Damien ComolliED is the first to admit that its 'exclusive sources' are dubious at best, but it did hear some weeks ago that Kenny Dalglish had all-but decided to step aside in the summer, apparently disillusioned with the nature of modern football management (and the evil media) in England.
It is with some irony that such rumours would be generated by the same Premier League hype machine that Dalglish blames for the whole Luis Suarez affair - the same Premier League hype machine that predecessor Roy Hodgson felt contributed to his early demise.
The general feeling is that Comolli has paid the price for a relatively disastrous outlay of over £100 million on 11 players, of whom only two - Jose Enrique (£5m) and Craig Bellamy (free) - have proved value for money: a fine player Suarez may be, but the goal and assist return has been relatively light for his undoubted talent and £22m transfer fee.
Indeed, as ED's colleagues highlighted yesterday, the return on the vast majority of those signings has been terrible, no more so than Anglo-flop trio Andy Carroll, Stewart Downing and Jordan Henderson.
In November 2010, Damien Comolli was initially employed to assist Hodgson, although the Englishman was gone in two months. The brief was - and remained after Dalglish was named manager - simple: buy in the best available British talent, even if you have to pay slightly over the odds, bearing in mind FIFA's desire to localise squads. And feel free to garnish the local pie with a top foreigner or two.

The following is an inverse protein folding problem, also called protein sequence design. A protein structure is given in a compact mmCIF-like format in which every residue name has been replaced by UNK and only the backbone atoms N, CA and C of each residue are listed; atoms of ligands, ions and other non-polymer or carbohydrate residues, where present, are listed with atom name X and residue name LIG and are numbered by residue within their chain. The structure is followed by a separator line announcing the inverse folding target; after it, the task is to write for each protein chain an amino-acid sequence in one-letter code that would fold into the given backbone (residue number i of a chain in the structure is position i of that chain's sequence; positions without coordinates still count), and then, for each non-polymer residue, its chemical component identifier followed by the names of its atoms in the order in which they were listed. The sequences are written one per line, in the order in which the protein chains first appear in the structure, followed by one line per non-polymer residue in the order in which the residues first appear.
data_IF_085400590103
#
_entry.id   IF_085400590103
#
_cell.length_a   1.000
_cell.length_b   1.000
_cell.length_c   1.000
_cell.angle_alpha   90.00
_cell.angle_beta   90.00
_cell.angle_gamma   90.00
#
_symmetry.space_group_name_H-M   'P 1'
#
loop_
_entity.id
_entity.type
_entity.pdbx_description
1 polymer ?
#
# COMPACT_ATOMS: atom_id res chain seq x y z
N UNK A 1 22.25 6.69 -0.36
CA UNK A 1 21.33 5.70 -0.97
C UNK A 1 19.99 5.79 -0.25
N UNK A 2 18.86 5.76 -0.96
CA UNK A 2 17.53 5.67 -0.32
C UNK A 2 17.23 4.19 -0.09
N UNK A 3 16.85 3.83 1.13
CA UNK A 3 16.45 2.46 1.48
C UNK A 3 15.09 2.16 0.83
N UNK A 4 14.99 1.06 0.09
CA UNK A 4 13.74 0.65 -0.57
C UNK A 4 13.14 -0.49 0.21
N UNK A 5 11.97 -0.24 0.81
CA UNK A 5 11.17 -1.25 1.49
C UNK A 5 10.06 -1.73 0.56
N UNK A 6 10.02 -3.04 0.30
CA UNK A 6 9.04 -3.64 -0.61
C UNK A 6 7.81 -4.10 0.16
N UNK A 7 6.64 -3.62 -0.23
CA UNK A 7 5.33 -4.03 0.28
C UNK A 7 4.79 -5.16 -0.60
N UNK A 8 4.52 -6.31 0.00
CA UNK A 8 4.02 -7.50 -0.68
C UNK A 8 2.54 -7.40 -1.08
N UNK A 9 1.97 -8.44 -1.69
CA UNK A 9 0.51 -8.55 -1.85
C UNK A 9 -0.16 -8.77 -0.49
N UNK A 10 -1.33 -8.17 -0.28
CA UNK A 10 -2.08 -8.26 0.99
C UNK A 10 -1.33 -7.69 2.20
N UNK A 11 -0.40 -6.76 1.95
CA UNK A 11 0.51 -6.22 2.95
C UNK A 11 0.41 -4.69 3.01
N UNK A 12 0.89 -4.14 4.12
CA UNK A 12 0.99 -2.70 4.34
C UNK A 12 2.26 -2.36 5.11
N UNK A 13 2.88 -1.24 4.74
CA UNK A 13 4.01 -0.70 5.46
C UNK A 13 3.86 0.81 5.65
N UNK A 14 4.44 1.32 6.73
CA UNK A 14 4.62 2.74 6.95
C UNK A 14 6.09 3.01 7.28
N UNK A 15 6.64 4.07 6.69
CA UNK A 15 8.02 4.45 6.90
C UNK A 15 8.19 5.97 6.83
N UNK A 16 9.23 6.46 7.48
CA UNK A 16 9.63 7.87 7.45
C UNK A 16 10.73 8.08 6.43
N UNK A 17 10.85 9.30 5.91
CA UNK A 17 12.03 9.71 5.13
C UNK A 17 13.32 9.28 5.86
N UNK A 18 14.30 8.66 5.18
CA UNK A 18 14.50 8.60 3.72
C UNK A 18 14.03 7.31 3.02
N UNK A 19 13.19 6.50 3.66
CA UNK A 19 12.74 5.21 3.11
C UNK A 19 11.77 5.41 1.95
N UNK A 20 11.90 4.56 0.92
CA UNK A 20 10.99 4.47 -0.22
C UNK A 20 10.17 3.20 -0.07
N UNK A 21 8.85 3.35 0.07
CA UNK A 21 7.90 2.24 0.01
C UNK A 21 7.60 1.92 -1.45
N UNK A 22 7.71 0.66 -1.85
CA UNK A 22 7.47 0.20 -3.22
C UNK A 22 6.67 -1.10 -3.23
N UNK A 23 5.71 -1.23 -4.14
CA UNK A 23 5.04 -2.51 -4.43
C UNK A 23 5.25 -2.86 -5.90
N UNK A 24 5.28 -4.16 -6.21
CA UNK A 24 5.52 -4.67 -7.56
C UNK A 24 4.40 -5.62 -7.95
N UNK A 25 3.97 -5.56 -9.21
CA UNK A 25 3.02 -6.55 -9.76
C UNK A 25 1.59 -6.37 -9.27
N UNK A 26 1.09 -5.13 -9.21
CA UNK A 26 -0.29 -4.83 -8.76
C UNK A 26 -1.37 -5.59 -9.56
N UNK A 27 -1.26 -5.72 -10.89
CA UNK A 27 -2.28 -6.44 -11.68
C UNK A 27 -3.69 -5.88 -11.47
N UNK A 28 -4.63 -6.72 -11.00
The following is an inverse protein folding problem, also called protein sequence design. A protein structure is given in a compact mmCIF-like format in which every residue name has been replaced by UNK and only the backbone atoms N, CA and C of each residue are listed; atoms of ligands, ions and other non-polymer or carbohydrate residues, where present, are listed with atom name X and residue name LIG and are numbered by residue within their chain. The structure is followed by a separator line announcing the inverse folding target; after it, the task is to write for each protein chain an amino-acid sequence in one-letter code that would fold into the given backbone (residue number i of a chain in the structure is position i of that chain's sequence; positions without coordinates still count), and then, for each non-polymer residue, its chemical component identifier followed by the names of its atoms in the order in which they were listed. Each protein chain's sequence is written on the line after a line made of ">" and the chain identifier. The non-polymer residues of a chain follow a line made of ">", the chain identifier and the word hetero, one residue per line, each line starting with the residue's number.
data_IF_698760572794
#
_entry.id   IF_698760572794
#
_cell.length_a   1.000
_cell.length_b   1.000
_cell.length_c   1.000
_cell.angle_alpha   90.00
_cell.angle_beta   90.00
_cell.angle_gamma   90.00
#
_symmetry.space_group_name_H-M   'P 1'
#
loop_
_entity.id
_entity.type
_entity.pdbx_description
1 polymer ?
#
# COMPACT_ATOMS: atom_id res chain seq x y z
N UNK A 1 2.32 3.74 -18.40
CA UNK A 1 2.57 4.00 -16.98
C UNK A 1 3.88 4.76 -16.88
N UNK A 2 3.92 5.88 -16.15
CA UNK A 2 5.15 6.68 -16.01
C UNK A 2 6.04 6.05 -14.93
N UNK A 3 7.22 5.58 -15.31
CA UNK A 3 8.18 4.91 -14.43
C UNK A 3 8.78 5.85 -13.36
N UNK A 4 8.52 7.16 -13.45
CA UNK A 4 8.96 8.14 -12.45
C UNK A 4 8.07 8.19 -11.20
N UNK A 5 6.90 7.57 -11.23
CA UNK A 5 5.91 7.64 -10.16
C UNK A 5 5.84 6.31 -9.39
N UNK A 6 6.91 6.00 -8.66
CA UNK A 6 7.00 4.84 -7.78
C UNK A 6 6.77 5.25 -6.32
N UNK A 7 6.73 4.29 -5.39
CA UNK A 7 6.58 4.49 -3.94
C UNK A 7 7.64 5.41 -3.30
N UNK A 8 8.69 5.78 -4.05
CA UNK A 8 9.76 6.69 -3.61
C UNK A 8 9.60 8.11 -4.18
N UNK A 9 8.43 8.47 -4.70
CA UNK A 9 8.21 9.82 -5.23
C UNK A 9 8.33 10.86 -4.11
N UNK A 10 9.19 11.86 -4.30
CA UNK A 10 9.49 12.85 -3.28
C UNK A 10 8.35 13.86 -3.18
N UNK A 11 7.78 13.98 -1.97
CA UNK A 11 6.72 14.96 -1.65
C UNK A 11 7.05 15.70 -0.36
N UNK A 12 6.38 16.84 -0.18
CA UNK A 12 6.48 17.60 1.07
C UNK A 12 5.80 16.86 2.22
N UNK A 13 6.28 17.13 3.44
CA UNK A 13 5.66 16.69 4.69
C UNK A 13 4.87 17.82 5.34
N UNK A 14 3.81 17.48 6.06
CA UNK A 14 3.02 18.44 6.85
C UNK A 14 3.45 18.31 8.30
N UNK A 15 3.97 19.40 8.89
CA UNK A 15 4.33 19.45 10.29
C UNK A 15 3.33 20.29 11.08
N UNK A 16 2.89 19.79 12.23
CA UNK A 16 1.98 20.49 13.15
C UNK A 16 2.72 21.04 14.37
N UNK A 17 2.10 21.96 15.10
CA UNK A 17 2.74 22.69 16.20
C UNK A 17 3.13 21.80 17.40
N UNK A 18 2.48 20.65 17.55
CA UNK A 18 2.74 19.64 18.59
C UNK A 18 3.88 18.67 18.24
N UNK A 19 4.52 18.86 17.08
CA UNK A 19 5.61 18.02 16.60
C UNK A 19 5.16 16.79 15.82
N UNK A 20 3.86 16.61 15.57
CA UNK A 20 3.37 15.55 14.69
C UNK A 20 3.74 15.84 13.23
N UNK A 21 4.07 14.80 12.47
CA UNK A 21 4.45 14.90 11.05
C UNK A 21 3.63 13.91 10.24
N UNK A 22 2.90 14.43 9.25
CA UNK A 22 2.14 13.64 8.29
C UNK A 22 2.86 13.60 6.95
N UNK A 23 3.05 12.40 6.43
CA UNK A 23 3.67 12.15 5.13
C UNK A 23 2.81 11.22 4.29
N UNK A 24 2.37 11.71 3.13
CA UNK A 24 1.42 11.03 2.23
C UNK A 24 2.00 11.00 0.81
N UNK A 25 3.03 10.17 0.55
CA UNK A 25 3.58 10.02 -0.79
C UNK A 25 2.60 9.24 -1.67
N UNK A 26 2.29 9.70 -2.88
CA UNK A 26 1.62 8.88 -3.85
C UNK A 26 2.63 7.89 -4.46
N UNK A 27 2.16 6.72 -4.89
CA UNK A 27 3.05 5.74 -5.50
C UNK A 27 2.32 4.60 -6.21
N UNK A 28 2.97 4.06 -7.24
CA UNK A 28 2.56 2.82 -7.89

Yes, £35m for Carroll, £20m for Downing and £16m for Henderson was far too much: in a free market unbiased by the scarcity of domestically-produced attacking talent, they would have been available for around half those amounts.
But the scale of these flops has been inflated almost exponentially by just how poorly they have performed - and that is, unfortunately, all down to coaching and management.
ED will not attempt to compare the performances of Suarez and Sebastian Coates with previous seasons as they are still adapting to a more difficult league, while the divisive nature of Dalgish's handling of the Suarez controversies generate a smokescreen that clouds any attempts at civilised discourse. But looking at the players with domestic experience, the stats do not make good reading.